• Agassi, Joseph. 1969. Privileged access. Inquiry 12:420–426.

    DOI: 10.1080/00201746908601563

    Excellent historical and philosophical introduction to the premises and implication of the notion that each person is the authority on their own experience. Discussion of critiques and opposing ideas about this position in the work of figures such as Freud and Malinowski.

  • Brandes, Stanley. 1982. Ethnographic autobiographies in American anthropology. In Crisis in anthropology: View from Spring Hill, 1980. Edited by E Adamson Hoebel, Richard Currier, and Susan Kaiser, 187–202. New York: Garland.

    Provides good historical context to issues in life writing and ethnography. Primarily a discussion of autobiographies written or recounted by individuals from non-Western societies that were elicited by anthropologists but also attention to autobiographies written by anthropologists who turn their methods back upon themselves.

  • Coffey, Amanda. 1999. The ethnographic self: Fieldwork and the representation of identity. Thousand Oaks, CA: SAGE.

    DOI: 10.4135/9780857020048

    Comprehensive overview of the ways in which the “self” of the researcher has entered ethnographic writing. Covers such topics as embodiment, interpersonal relationships, sex and romance, and issues of authority and representation. Draws upon the author’s own experiences in the field.

  • Collins, Peter, and Anselma Gallinat. 2010. The ethnographic self as resource: An introduction. In The ethnographic self as resource: Writing memory and experience into ethnography. Edited by Peter Collins and Anselma Gallinat, 1–24. New York and Oxford: Berghahn.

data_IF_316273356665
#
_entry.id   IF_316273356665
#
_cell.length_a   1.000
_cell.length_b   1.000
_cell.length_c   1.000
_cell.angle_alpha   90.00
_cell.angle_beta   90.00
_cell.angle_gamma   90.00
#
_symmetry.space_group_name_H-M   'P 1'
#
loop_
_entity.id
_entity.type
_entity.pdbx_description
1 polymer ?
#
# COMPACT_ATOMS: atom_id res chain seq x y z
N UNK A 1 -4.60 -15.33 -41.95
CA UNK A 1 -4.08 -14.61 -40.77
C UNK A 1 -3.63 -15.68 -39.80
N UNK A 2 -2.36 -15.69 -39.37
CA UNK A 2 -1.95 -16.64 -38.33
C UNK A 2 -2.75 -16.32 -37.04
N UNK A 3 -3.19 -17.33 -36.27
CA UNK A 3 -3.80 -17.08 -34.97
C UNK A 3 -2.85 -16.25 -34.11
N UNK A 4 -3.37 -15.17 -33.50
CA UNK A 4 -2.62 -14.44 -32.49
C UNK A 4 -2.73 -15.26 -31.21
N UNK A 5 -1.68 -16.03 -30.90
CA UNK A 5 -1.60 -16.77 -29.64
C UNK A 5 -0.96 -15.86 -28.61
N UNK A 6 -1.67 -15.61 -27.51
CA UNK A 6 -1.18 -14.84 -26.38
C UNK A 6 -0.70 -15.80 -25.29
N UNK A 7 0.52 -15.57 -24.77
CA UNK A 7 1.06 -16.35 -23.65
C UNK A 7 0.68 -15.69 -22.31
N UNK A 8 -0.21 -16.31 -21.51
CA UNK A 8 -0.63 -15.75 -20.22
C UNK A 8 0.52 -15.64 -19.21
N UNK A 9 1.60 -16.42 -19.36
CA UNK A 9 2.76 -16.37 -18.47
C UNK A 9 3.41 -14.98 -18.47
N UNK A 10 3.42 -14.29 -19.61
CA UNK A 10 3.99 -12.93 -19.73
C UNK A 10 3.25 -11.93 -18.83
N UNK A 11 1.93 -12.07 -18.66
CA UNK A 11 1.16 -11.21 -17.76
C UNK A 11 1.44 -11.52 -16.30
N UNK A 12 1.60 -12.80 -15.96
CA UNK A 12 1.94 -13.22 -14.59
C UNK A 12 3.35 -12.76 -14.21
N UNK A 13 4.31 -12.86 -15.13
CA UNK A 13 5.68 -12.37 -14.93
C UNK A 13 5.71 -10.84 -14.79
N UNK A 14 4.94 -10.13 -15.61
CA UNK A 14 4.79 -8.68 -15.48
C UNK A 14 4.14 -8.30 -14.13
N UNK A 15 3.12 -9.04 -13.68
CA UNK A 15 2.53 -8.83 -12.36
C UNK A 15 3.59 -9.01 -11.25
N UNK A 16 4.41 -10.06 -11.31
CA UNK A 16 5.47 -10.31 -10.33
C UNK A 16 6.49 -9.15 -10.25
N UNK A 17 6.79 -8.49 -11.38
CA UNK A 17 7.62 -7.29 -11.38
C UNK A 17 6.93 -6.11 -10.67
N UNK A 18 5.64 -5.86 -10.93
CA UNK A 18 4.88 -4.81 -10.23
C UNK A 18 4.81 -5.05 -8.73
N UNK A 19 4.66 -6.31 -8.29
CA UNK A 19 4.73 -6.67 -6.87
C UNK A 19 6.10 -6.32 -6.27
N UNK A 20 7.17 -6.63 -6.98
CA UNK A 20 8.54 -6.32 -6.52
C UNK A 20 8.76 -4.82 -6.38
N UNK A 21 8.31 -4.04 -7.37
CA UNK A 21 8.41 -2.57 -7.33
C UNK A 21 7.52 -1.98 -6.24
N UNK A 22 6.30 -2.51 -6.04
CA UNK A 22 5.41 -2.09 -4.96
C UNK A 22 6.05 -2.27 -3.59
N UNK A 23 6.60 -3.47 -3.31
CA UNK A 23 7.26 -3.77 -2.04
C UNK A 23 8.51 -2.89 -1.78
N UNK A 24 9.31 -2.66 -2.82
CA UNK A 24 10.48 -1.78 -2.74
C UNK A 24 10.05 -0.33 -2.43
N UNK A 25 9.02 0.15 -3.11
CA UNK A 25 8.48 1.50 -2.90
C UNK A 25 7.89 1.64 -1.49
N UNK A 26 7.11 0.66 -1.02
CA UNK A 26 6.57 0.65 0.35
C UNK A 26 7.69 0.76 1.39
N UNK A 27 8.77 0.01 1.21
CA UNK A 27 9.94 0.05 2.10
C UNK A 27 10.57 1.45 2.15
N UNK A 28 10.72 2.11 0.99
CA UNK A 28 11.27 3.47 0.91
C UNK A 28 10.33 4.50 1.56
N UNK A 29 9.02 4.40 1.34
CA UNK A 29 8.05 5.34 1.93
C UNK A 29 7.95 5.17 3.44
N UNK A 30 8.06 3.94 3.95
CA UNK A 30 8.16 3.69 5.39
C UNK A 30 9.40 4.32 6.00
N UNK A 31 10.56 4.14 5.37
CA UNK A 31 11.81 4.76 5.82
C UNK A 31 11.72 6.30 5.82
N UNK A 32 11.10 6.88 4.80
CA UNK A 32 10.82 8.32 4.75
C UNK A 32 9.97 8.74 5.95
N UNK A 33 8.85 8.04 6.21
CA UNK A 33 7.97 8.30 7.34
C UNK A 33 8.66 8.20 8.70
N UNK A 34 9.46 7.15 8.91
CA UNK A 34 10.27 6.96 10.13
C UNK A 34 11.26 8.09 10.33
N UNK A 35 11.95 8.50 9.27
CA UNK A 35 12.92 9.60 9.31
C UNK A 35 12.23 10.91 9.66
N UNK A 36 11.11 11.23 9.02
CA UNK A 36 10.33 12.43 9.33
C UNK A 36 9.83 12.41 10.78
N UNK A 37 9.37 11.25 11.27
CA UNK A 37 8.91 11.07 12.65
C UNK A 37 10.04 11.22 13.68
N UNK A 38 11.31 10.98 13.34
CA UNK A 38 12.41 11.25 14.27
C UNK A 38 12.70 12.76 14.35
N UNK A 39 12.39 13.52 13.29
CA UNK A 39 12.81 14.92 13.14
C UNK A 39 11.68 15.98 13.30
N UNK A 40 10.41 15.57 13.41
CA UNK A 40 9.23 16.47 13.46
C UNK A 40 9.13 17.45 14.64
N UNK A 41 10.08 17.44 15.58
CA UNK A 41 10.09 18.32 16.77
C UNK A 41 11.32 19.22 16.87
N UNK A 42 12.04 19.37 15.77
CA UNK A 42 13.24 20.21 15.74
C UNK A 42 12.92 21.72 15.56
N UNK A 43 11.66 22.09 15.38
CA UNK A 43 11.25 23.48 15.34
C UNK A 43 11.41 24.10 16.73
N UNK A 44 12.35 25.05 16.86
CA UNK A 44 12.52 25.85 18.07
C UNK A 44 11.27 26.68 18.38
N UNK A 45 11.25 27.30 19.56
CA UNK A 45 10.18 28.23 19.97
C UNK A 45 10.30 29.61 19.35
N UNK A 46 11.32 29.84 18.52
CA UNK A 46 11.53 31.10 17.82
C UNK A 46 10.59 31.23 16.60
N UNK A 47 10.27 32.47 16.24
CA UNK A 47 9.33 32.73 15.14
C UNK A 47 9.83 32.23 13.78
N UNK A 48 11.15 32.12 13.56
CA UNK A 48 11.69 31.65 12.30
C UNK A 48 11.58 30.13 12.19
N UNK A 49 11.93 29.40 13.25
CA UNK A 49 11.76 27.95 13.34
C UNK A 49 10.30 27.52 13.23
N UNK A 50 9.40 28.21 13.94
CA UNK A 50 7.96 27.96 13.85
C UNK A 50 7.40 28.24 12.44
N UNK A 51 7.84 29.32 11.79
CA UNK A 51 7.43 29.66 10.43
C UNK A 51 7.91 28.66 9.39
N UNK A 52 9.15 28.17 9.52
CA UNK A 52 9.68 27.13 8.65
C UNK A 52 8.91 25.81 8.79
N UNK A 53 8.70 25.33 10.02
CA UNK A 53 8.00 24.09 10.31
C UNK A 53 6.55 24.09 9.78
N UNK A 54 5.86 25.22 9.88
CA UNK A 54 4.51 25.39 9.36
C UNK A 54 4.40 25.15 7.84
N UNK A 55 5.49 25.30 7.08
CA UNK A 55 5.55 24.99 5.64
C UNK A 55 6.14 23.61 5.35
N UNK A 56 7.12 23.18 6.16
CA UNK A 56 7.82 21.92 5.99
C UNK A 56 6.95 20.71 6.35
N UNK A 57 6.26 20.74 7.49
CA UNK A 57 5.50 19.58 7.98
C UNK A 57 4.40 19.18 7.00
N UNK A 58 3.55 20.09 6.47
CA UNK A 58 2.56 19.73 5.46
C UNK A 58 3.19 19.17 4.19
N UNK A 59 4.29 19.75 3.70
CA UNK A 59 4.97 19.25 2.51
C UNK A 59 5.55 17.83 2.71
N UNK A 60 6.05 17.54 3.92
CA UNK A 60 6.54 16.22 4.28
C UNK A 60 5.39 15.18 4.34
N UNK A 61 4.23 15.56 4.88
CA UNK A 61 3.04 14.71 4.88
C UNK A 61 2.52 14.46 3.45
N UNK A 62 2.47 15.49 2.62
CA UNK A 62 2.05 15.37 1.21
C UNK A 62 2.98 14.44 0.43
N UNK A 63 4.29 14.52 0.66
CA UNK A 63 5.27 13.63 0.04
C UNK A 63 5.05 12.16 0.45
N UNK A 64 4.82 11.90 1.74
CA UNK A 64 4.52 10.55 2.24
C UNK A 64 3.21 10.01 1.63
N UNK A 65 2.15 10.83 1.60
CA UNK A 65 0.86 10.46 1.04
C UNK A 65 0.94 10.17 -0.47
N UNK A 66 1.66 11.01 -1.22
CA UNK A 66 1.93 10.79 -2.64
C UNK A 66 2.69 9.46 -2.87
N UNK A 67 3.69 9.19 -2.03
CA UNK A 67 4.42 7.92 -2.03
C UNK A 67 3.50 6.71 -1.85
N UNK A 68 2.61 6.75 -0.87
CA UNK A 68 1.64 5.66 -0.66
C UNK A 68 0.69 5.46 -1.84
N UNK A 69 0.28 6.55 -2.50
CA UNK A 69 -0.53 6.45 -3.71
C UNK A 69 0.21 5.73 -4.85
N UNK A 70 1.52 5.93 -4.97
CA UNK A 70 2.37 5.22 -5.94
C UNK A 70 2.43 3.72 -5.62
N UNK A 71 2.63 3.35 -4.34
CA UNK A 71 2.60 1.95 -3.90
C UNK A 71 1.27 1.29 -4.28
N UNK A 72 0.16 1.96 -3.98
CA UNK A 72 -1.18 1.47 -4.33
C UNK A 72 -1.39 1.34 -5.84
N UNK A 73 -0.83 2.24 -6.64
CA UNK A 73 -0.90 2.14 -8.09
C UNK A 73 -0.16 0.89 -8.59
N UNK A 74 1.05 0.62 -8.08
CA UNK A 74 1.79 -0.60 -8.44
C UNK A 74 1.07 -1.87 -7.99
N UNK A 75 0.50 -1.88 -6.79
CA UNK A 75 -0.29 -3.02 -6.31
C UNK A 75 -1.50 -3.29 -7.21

Overview of “experience-near” approaches to both doing research “at home” and elsewhere in which the self of the anthropologist or sociologist is visible in ethnographic writing.

  • Ellis, Carolyn, Tony E. Adams, and Arthur P. Bochner. 2011. Autoethnography: An overview. Forum Qualitative Sozialforschung/Forum: Qualitative Social Research 12.

    Overview of autoethnography by leading figures in this field from sociology and communication studies that emphasizes self-reflection and a methodology incorporating the researcher’s own experience, emotions, and subjectivity. Autoethnography is advocated as a process and product of research that is socially just and potentially therapeutic.

  • Neumann, Mark. 1996. Collecting ourselves at the end of the century. In Composing ethnography: Alternative forms of qualitative writing. Edited by Carolyn Ellis and Arthur P. Bochner, 172–197. London: Altamira.

    Autoethnography defined as a convergence of an ethnographic impulse and an autobiographical impulse. Author employs personal narrative in this discussion, which covers memoir and philosophy as well as ethnography.

  • Reed-Danahay, Deborah. 1997. Introduction. In Auto/ethnography: Rewriting the self and the social. Edited by Deborah Reed-Danahay, 1–17. Oxford and New York: Berg.

    The first detailed history of uses of the term “autoethnography” in anthropology and literary criticism that viewed it in terms of both ethnographic research conducted among one’s own group and autobiographical writing that has ethnographic interest. Reference to native anthropology, ethnic autobiography, and autobiographical ethnography.

  • Reed-Danahay, Deborah. 2001. Autobiography, intimacy and ethnography. In Handbook of ethnography. Edited by Paul Atkinson, Amanda Coffey, Sara Delamont, John Lofland, and Lyn Lofland, 407–425. Los Angeles: SAGE.

    DOI: 10.4135/9781848608337.n28

    Comprehensive review and discussion of ethnographic practices that deploy life writing and associated issues of power and representation. Past, present, and future trends are identified.

  • Tedlock, Barbara. 1991. From participant observation to the observation of participation: The emergence of narrative ethnography. Journal of Anthropological Research 47:69–94.

    DOI: 10.1086/jar.47.1.3630581

    Highly influential discussion of the turn toward reflexivity in ethnographic writing since the 1970s. Includes discussion of first-person field accounts and research done in one’s own culture as “auto-ethnography.”